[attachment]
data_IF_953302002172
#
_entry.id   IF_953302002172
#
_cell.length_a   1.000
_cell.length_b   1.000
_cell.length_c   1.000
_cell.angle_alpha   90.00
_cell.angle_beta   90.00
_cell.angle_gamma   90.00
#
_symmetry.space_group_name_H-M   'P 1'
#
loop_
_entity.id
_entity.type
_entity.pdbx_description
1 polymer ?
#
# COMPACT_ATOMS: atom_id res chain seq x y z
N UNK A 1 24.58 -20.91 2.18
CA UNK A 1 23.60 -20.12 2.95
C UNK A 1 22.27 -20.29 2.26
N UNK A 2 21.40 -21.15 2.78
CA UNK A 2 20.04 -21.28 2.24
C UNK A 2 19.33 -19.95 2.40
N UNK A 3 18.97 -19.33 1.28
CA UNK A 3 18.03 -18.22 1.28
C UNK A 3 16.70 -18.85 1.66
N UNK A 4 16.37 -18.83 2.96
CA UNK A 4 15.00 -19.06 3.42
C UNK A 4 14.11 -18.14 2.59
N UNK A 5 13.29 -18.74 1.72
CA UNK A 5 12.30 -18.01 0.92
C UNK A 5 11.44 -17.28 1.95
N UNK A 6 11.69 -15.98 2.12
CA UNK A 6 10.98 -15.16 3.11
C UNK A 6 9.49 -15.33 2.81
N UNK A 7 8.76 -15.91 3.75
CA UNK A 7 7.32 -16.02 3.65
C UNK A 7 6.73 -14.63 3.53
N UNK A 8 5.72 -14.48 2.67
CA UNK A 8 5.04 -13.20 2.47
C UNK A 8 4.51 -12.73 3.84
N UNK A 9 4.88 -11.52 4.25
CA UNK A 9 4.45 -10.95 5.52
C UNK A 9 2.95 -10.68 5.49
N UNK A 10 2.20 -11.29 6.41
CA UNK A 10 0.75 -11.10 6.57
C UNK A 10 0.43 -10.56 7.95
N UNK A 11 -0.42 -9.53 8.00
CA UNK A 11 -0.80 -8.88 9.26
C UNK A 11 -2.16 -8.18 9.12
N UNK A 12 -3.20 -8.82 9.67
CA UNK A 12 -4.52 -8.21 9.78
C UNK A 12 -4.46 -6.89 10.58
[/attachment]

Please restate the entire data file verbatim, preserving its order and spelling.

data_IF_953302002172
#
_entry.id   IF_953302002172
#
_cell.length_a   1.000
_cell.length_b   1.000
_cell.length_c   1.000
_cell.angle_alpha   90.00
_cell.angle_beta   90.00
_cell.angle_gamma   90.00
#
_symmetry.space_group_name_H-M   'P 1'
#
loop_
_entity.id
_entity.type
_entity.pdbx_description
1 polymer ?
#
# COMPACT_ATOMS: atom_id res chain seq x y z
N UNK A 1 24.58 -20.91 2.18
CA UNK A 1 23.60 -20.12 2.95
C UNK A 1 22.27 -20.29 2.26
N UNK A 2 21.40 -21.15 2.78
CA UNK A 2 20.04 -21.28 2.24
C UNK A 2 19.33 -19.95 2.40
N UNK A 3 18.97 -19.33 1.28
CA UNK A 3 18.03 -18.22 1.28
C UNK A 3 16.70 -18.85 1.66
N UNK A 4 16.37 -18.83 2.96
CA UNK A 4 15.00 -19.06 3.42
C UNK A 4 14.11 -18.14 2.59
N UNK A 5 13.29 -18.74 1.72
CA UNK A 5 12.30 -18.01 0.92
C UNK A 5 11.44 -17.28 1.95
N UNK A 6 11.69 -15.98 2.12
CA UNK A 6 10.98 -15.16 3.11
C UNK A 6 9.49 -15.33 2.81
N UNK A 7 8.76 -15.91 3.75
CA UNK A 7 7.32 -16.02 3.65
C UNK A 7 6.73 -14.63 3.53
N UNK A 8 5.72 -14.48 2.67
CA UNK A 8 5.04 -13.20 2.47
C UNK A 8 4.51 -12.73 3.84
N UNK A 9 4.88 -11.52 4.25
CA UNK A 9 4.45 -10.95 5.52
C UNK A 9 2.95 -10.68 5.49
N UNK A 10 2.20 -11.29 6.41
CA UNK A 10 0.75 -11.10 6.57
C UNK A 10 0.43 -10.56 7.95
N UNK A 11 -0.42 -9.53 8.00
CA UNK A 11 -0.80 -8.88 9.26
C UNK A 11 -2.16 -8.18 9.12
N UNK A 12 -3.20 -8.82 9.67
CA UNK A 12 -4.52 -8.21 9.78
C UNK A 12 -4.46 -6.89 10.58